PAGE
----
The Survival of Fishes

There’s a ship inside my stomach,
its sails set to drown, to crash and splinter
like the wood of the boats I sank, all those
men evaporated into shards, into rubble,
into dust.

             Tell me: do Krakens eat the souls of women
             who never wanted to be sirens?

Because I don’t remember what it felt like
to breathe air, the gills in my neck a skin flap
of waterproof life, this the survival of fishes,
of ladies who can’t smile without showing
their teeth, their knives, their songs.

Inside the waves, there are faces, waterlogged
hands, wrinkled and pruned, but not mine,
never mine. My skin, a metallic green mixed
with the silver of fish hooks, my eyes
the shimmering pearls of fossilized tears,
the mourning of disbelief.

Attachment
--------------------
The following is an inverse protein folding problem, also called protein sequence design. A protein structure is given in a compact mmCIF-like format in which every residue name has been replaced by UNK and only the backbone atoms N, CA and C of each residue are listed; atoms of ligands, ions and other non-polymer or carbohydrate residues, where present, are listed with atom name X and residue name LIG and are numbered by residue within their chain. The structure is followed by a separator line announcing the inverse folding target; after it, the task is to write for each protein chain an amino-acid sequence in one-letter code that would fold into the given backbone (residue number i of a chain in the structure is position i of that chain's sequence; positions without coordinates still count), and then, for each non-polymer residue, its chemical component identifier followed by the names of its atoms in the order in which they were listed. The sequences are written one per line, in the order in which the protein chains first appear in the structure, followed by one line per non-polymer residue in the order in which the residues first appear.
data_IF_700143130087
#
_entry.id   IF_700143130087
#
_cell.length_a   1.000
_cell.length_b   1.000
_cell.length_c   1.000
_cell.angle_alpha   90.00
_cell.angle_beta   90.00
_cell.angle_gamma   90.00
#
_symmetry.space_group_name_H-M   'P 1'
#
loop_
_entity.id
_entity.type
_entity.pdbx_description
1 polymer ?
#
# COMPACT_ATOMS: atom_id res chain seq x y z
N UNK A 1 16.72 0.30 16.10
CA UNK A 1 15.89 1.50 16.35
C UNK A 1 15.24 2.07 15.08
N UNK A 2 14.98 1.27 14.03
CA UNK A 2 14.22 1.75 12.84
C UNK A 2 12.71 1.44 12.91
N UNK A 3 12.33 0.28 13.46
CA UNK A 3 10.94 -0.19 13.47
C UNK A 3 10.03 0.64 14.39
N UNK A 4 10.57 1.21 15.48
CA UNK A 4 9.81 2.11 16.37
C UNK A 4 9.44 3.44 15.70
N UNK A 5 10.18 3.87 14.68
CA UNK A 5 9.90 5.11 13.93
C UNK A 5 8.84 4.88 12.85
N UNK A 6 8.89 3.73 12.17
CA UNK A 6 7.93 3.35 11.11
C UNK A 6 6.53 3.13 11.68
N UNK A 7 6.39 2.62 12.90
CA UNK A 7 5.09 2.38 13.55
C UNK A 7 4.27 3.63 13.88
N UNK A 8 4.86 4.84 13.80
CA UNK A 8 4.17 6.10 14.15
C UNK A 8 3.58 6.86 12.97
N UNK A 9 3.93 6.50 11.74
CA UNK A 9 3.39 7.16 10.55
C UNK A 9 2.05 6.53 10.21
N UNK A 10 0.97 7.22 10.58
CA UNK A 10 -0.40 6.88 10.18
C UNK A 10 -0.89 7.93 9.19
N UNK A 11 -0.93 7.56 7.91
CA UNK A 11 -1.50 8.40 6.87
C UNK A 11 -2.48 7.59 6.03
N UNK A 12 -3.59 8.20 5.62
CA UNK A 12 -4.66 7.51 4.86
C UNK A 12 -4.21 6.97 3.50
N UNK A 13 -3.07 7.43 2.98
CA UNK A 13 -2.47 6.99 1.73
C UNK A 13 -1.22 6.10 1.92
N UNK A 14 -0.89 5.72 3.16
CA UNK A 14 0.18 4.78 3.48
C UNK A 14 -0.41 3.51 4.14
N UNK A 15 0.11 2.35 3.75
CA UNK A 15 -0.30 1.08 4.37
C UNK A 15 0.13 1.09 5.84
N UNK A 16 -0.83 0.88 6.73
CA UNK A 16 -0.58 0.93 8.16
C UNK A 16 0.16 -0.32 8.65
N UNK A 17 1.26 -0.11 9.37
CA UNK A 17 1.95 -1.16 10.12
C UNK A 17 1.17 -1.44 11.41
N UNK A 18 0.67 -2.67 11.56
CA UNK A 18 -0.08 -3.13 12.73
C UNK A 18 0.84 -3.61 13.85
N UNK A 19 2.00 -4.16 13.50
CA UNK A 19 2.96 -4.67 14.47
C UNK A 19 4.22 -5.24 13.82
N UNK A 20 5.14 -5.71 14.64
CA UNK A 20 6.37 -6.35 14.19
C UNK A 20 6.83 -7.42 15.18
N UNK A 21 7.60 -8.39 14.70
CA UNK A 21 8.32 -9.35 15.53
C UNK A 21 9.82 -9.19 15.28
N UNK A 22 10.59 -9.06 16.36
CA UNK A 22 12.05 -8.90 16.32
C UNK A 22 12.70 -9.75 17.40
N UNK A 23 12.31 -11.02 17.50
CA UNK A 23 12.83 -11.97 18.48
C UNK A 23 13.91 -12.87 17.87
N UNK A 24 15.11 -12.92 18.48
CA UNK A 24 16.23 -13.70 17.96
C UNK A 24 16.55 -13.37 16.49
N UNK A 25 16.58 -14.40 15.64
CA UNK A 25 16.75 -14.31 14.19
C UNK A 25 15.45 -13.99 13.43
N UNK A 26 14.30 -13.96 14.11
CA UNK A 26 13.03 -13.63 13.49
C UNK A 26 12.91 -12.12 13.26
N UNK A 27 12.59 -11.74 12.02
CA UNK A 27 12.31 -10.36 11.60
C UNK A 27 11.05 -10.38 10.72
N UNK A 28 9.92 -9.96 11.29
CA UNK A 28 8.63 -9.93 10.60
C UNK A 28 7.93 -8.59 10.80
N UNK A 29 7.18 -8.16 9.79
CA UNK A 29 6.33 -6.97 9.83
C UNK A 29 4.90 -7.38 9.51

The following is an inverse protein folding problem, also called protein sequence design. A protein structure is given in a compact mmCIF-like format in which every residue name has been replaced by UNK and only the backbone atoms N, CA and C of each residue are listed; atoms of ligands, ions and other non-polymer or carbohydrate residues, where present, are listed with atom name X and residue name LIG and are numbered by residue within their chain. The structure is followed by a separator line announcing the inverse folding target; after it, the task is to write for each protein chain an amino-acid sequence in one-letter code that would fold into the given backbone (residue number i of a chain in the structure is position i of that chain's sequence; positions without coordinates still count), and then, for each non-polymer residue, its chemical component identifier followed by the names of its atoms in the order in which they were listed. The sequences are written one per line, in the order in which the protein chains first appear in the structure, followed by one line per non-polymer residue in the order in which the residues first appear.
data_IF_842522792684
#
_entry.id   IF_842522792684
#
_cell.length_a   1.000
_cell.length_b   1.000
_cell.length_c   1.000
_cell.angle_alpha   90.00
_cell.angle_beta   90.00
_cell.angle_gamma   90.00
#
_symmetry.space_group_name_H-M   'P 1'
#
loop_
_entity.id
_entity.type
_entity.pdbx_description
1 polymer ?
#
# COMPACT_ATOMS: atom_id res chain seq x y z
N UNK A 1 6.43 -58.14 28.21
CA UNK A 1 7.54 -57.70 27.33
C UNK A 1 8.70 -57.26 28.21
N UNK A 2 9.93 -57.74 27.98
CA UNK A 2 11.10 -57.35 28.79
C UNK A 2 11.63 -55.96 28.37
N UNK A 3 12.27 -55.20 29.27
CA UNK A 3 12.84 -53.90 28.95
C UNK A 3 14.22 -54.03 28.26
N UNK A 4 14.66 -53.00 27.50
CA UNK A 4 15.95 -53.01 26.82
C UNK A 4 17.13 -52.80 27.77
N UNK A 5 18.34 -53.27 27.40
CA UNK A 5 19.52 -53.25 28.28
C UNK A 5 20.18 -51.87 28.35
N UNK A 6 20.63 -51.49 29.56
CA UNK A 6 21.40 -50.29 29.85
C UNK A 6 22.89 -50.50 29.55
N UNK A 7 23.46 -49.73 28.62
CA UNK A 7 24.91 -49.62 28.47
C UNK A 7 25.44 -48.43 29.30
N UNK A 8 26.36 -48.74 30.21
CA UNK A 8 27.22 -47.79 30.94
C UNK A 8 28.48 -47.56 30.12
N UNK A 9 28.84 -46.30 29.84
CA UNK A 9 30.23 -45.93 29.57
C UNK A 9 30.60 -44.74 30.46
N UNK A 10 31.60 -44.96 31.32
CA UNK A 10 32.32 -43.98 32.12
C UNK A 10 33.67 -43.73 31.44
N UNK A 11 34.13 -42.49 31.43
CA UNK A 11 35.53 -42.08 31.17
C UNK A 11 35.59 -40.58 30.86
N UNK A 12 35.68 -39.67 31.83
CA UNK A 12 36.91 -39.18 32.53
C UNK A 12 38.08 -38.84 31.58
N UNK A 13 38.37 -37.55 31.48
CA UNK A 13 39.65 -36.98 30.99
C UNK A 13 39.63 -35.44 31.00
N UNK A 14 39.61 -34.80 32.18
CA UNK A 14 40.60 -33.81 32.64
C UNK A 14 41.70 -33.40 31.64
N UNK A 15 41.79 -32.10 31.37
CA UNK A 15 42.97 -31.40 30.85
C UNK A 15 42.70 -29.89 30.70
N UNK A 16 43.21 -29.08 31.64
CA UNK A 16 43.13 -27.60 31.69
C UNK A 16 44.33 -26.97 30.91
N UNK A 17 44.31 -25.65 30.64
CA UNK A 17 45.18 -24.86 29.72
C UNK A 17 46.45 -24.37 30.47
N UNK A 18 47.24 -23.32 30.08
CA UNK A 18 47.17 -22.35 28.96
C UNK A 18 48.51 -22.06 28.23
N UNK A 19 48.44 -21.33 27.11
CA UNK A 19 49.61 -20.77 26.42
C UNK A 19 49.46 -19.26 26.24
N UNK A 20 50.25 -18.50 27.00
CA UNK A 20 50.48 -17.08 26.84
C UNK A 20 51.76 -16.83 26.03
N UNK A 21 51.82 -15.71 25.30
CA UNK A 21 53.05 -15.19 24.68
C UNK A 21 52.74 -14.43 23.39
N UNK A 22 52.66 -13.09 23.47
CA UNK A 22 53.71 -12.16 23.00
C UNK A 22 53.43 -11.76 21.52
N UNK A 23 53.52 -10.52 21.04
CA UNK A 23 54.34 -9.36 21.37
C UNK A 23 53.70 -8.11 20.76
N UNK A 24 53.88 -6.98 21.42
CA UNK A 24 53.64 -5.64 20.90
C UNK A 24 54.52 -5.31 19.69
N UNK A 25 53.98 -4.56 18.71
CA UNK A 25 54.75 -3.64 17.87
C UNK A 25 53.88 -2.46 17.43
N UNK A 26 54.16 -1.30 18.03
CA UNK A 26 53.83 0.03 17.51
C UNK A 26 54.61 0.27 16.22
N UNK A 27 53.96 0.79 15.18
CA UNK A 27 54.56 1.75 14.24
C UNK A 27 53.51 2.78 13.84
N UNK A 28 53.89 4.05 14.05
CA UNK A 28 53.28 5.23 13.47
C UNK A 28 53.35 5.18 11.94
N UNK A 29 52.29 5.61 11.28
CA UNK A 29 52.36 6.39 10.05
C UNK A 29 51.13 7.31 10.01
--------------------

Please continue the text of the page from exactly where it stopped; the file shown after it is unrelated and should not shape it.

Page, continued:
Yet, inside the coral, the shells of my people wait,
here, the magic, the glamour of my kind. Watch
as I mystify, as I perform the seduction of the tide:
I give them a little, I take it back. I cut them
in half, I swallow them whole.

             I wonder: is there a hell made for the bones of
             girls who were stolen before their time? A fire
             for the water that burned what’s left of my humanity?





Wytovich Head Shot_NewStephanie M. Wytovich is an American poet, novelist, and essayist. She is a member of the Science Fiction Poetry Association, an active member of the Horror Writers Association, and a graduate of Seton Hill University’s MFA program for Writing Popular Fiction. Her Bram Stoker Award-winning poetry collection, Brothel, earned a home with Raw Dog Screaming Press alongside Hysteria: A Collection of Madness, Mourning Jewelry, An Exorcism of Angels, and Sheet Music to My Acoustic Nightmare. Her debut novel, The Eighth, is published with Dark Regions Press.